Act of desire:  Greed or Gift?

Raised to instill a religious mindset, I was taught to live a righteous life, renunciating desires that get in the way of seeking God or receiving His Graces. I follow without question and with complete surrender because of Faith.

However, as I embrace my spirituality, certain so-called teachings have become hazy, even meaningless, while others have become completely illogical, at least in terms of how I experience my own life.

Take the concept of desire, for example. Desire has a dark reputation, having been linked to greed or indulgence (worldly desires) and lust (carnal desire).

In fact, when I began searching for a lead photo for this article, the majority of the images that came up were sexually suggestive. This photo was chosen specifically to make you consider what the word desire means to you.

“The 16 basic desires –   power, independence, curiosity, acceptance, order, saving, honor, idealism, social contact, family, status, vengeance, romance, eating, physical exercise, and tranquillity – are what drive our everyday actions and make us who we are.”

 Prof Steven Reiss, New Motivation Theory

Desire is referred to as “nasa” (noun) or “pagnanasa” (verb) in Tagalog (Filipino language). When the word “desire” is mentioned or insinuated, it often has an avaricious undertone. Desire, on the other hand, can be translated as “mithi” (in Tagalog) or aspiration, a more positive, less demonizing definition that emphasizes purposeful action.

“People who have many desires are the poorest of people, Kabir says, and they seldom achieve any success in any field.”

The Four Stages of Desire, G.Guengerich, PhD

The ephemerality of desire should render it harmless. I refuse to agree that one should strive to limit one’s desires to a few, lest they spread themselves too thin, suffer, and die hoping.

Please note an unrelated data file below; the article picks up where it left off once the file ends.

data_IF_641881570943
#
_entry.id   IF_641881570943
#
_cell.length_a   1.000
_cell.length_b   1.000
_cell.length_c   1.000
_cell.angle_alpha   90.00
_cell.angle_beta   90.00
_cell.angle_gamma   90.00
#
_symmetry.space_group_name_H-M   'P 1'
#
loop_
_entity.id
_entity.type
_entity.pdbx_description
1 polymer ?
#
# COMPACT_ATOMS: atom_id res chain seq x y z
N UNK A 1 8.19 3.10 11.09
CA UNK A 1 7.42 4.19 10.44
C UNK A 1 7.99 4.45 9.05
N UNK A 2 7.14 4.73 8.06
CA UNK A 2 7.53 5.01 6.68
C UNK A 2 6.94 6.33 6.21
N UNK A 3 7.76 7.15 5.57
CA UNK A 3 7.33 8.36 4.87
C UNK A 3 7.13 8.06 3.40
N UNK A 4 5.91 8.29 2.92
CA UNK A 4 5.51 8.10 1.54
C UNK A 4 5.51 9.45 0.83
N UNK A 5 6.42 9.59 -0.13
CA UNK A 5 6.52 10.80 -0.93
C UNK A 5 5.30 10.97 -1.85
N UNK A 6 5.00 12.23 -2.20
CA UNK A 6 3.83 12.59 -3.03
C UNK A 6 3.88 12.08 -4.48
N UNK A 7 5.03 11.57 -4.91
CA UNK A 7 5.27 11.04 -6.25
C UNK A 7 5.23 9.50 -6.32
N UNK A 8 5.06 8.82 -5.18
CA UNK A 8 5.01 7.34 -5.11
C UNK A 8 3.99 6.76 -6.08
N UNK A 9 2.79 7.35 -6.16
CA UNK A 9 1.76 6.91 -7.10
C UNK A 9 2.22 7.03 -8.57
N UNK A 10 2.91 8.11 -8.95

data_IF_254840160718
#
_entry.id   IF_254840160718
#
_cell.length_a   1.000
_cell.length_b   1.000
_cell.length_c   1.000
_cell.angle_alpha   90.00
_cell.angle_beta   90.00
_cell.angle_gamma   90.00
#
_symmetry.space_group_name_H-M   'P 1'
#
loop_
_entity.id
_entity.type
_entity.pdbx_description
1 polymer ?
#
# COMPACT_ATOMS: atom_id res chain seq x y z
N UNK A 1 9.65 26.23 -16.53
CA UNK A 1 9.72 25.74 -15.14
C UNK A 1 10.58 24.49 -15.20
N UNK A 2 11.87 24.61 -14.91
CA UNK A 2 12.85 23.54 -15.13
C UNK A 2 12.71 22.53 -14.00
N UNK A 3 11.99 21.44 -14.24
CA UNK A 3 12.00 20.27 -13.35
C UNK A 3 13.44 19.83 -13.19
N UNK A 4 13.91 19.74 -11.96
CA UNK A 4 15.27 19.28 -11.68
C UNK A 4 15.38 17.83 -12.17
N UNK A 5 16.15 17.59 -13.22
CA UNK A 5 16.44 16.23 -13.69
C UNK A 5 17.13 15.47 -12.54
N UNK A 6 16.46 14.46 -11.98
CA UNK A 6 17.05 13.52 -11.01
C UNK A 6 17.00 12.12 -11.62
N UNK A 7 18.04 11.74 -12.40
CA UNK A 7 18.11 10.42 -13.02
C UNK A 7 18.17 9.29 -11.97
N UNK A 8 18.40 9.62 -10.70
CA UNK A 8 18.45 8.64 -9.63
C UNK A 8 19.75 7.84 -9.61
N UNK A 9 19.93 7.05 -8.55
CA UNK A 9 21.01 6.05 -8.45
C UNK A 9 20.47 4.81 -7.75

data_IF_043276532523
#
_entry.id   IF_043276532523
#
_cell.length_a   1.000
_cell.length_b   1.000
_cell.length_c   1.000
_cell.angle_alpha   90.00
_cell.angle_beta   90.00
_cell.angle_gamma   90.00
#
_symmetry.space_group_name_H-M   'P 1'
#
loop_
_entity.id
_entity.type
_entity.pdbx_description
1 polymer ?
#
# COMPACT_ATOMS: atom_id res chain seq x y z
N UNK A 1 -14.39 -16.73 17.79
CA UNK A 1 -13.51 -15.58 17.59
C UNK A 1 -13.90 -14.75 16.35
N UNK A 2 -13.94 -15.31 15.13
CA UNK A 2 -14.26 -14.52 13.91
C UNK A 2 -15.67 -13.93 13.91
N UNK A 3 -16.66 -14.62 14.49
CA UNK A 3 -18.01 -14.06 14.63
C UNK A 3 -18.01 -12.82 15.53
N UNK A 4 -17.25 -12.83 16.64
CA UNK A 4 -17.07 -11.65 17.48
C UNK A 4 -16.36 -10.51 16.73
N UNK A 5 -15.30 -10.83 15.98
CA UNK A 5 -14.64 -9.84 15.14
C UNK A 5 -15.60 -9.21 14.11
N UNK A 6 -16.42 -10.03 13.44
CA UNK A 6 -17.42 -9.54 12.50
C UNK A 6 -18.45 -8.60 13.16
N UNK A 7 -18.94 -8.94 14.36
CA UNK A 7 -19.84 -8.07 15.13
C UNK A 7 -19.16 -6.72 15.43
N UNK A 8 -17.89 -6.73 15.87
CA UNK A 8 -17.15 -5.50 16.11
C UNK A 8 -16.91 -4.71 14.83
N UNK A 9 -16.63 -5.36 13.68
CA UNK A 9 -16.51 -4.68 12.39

Desire is symptomatic of a distinct or even peculiar need to obtain pleasure as a consequence. Likewise, desiring cannot be labeled as amoral or self-destructive. Nor can desires be classed as superficial or reasonable. In this case, desire is only viewed through the moral lenses, and not construed based on the motivation of the desirer.

Desire is also not a precursor to discontent. True, humans never seem to find contentment – Life satisfaction varies from person to person, but I don’t believe this dissatisfaction always equates to covetousness.  Our needs change and shift almost constantly, and to desire is to respond to those changes.

“Life satisfaction is not based on criterion that is deemed to be important, but instead on one’s own cognitive judgments of the factors that you consider to be most valuable.”

Life Satisfaction Theory, C. E Ackerman, MA

Perhaps desire evokes an intensity that tempts one to swim in it long after the desire has faded. But desire cannot be a source of unhappiness because its intention is to arouse pockets of joy, however fleeting that desire may be. Unhappiness can be caused by a maladaptive response to expectations, attachments, or obsessions that emerge with the desire.

Desiring must be done with an open mind, aware that it may or may not be realized. Nonetheless, desiring must not be hampered in the absence of this consciousness, not even by the assumption that much of it will result in failure or unhappiness. Setting too many rules is one of the things that make people unhappy! Religions have this effect on us. Instead of exploring the limitless blessings in store for us on our path to greatness – our birthright – we limit ourselves to moving only within the boundaries set up by fear, doubt, and the unnecessary preoccupation with being right every time.

I desire to be a tree

Desire is a feeling of wanting or creating something that can lead to more satisfying actions or feelings. Unbridled desire can also cause one to ignore red flags if it becomes fixated.

Having multiple desires is not a bad thing or a sign of impending failure. Saying so simply reflects the fact that having desire is considered a taboo. Desire is viewed as a breach of logic or morality rather than a brave act of entertaining possibilities.

Desire reveals a person’s potential as well as their proclivity to act on that desire (I want to be popular) or the potential of a situation. Desire emphasizes/demonstrates the breadth of options available, accessible, or known to the desirer…you can’t desire something you haven’t seen, heard, or considered (like an idea, a concept).

There is no formula for not making mistakes!

Desire is a gift that allows humans to tap into the universe’s limitless possibilities. Desiring exercises another gift, free will, as part of the process of creating one’s own reality. It carries experiences and lessons with it as they unfold or cease.

To desire is to be free of the constraints of real-world circumstances or the limiting assumptions that we can only be happy by denying ourselves the opportunity to explore life and its opportunities to learn, grow, and experience what it means to be human.

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